The basic module foundation consists of a box like structure within which a cooling fan or fans is contained. The box is formed of one or more sections of molded plastic or composite material, to which it is possible to integrally mold attachment features at both the top and bottom edges at both the front and rear rectangular openings in the module. These coact with the core reinforcements of the heat exchangers to physically attach them without separate fasteners. Specifically, continuous, close fitting troughs are provided at the bottom edges of the module into which the lower core reinforcements of each heat exchanger can be seated. Along the top edges, flexible capture features allow the top core reinforcements to be snap fitted into the module after the bottom reinforcements are seated. The end result is a secure fastening of each heat exchanger to the front and rear of the module. Part count is absolutely minimized, and the system is essentially self sealing as well as easily adaptable to various heat exchanger core widths and depths.
These and other features of the invention will appear from the following written description, and from the drawings, in which:
FIG. 1 is a perspective view of the basic module structure, shown from the rear;
FIG. 2 is a view like FIG. 2, but showing the heat exchangers aligned with the module, prior to installation;
FIG. 3 shows the heat exchangers installed to the module;
FIG. 4 is a schematic side view of the module showing the relative location of the heat exchanger fastening features prior to installation of the heat exchangers;
FIG. 5 is a schematic side view showing the bottom reinforcements of the heat exchangers seated in the module, with the top reinforcements beginning to be seated;
FIG. 6 is a view like FIG. 5, showing the heat exchangers fully installed.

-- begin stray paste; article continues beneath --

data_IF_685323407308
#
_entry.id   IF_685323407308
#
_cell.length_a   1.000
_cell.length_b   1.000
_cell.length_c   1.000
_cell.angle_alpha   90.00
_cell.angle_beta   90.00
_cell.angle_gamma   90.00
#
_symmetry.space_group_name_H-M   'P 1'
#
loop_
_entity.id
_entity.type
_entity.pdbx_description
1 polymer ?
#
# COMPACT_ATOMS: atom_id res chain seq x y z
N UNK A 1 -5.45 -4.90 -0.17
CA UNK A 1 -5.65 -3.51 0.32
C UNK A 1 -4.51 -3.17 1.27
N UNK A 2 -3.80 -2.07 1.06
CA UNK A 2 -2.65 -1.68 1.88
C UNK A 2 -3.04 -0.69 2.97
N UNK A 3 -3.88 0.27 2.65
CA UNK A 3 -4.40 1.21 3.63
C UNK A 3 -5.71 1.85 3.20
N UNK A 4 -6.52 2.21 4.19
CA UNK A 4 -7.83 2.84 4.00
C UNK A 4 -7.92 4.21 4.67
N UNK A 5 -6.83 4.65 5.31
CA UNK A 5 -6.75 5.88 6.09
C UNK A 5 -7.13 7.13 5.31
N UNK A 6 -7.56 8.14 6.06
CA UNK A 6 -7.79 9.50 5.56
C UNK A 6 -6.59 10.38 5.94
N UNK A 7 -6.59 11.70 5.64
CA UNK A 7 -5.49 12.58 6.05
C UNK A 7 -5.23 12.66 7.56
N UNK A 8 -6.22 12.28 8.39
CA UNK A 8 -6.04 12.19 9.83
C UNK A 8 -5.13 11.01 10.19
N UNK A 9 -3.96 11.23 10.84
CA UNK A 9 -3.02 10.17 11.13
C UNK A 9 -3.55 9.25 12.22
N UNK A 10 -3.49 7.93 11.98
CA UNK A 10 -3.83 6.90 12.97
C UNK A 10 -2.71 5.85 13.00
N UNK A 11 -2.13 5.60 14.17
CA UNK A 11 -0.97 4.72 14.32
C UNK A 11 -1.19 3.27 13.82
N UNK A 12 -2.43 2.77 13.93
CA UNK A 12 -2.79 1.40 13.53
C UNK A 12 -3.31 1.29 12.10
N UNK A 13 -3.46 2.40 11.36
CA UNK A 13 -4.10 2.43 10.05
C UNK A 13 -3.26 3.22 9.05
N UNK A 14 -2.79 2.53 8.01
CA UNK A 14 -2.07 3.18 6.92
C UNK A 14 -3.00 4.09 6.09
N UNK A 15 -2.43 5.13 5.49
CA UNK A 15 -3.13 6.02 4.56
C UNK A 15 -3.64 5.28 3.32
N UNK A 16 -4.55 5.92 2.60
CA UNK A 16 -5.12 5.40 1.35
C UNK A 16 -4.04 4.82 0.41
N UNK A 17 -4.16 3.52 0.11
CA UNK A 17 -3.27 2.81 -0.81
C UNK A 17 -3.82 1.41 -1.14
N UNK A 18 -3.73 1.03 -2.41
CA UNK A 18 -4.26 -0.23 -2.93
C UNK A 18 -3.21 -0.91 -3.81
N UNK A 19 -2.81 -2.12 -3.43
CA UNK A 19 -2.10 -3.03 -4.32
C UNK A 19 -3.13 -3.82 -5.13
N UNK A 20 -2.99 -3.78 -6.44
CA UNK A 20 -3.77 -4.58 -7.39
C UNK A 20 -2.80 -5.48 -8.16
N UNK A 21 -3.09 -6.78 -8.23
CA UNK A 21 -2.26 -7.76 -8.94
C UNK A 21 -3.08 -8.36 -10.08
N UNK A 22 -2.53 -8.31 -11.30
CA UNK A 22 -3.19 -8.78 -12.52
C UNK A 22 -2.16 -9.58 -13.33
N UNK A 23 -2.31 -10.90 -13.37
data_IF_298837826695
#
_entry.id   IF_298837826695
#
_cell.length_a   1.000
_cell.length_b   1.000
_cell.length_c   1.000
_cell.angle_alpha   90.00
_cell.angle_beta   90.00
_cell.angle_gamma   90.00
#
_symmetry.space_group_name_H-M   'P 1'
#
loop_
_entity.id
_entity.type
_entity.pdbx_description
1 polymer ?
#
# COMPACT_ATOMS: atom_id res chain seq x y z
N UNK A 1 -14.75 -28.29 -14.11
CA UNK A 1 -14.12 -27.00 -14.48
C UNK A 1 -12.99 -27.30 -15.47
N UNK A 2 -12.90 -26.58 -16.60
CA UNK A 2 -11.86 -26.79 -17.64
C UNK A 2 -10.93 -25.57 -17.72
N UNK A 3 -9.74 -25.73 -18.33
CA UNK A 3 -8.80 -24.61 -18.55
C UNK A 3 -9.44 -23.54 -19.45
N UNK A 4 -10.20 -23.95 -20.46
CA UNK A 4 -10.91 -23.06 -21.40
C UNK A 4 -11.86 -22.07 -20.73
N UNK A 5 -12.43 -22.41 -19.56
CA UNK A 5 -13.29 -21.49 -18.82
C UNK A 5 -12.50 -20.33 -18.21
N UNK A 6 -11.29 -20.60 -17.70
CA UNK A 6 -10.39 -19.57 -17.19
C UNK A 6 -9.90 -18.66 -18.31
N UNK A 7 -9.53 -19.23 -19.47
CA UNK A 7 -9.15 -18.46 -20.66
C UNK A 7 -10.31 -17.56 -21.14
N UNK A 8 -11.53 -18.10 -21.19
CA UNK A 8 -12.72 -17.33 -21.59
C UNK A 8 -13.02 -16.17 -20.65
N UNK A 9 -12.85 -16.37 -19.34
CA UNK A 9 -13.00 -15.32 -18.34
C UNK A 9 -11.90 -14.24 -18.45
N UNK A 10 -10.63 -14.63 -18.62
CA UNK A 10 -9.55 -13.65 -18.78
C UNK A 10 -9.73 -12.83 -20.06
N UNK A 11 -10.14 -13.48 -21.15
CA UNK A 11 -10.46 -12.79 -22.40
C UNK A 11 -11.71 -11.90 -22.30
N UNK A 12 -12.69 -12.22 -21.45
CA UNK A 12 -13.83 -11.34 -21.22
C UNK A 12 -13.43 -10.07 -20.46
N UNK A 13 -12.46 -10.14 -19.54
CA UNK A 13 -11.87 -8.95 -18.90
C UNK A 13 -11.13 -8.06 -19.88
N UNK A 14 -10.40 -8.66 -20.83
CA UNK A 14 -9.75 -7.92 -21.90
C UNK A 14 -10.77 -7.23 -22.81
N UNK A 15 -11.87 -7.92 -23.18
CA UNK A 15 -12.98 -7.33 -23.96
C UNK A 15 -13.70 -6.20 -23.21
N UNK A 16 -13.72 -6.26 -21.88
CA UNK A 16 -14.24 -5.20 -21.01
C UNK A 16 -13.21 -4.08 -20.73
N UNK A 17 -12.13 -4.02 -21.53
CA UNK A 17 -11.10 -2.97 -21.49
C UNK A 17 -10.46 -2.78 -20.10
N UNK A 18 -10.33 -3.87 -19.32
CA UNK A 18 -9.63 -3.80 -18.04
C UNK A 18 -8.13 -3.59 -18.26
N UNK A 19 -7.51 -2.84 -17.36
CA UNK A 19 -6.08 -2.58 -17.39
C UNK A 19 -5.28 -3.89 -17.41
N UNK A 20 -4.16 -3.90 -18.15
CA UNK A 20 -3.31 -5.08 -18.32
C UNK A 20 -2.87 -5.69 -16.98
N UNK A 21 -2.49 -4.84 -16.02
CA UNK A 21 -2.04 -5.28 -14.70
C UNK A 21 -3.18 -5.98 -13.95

Referring first to FIG. 2, the heat exchangers incorporated in the subject invention are notable more for features that they lack, than those which they possess. Specifically, a radiator 10 and condenser 12 each has the basic, four sided structural framework that is typically found. Radiator 10 has a pair of generally vertical manifold tanks 14, one on each side, which are open sided plastic moldings formed with integral coolant inlets and outlets, as well as other features such as coolant filler necks. These tanks 14 are typically closed by slotted metal header plates 18, to which they are separately crimped, in fluid tight fashion. Before the radiator tanks 14 are crimped in place, the the header plates 18 are fixed to lower and upper core reinforcements, 20L and 20U respectively. The core reinforcements 20L and 20U are stamped metal channels, essentially identical but for location, with two parallel, equal height, upstanding ribs. The ribs 24, in both cases, face outwardly, which is typical for a radiator. The header plates 18 are brazed, or otherwise securely joined, at their top and bottom ends to the ends of the core reinforcements 20L and 20U, forming a solid, four sided core framework. Standard flow tubes and corrugated air fins, not disclosed in detail, are bounded within and protected by this framework. Condenser 12 has a similar basic framework. All metal manifold tanks 26 are brazed or fixed at their upper and lower ends to the ends of lower and upper core reinforcements 28L and 28U, respectively. The core reinforcements 28L and 28U are also stamped metal channels but, unlike those used in the radiator 10, typically face inwardly, as shown. The same solid four sided frame is formed, also bounding and protecting conventional flow tubes and corrugated air fins. As noted above, the distinctive feature of radiator 10 and condenser 12 as disclosed is the complete lack of mounting features on either. That is, the radiator tanks 14 have no integrally molded tabs or features thereon to be used for with separate attachment fasteners, such as bolts or screws. Likewise, the condenser tanks 26 have no attachment brackets or tabs thereon, to serve the same purpose. Only the very “basic” structure of both radiator 10 and condenser 12 is present, and there would appear to be no way provided to install them to a vehicle.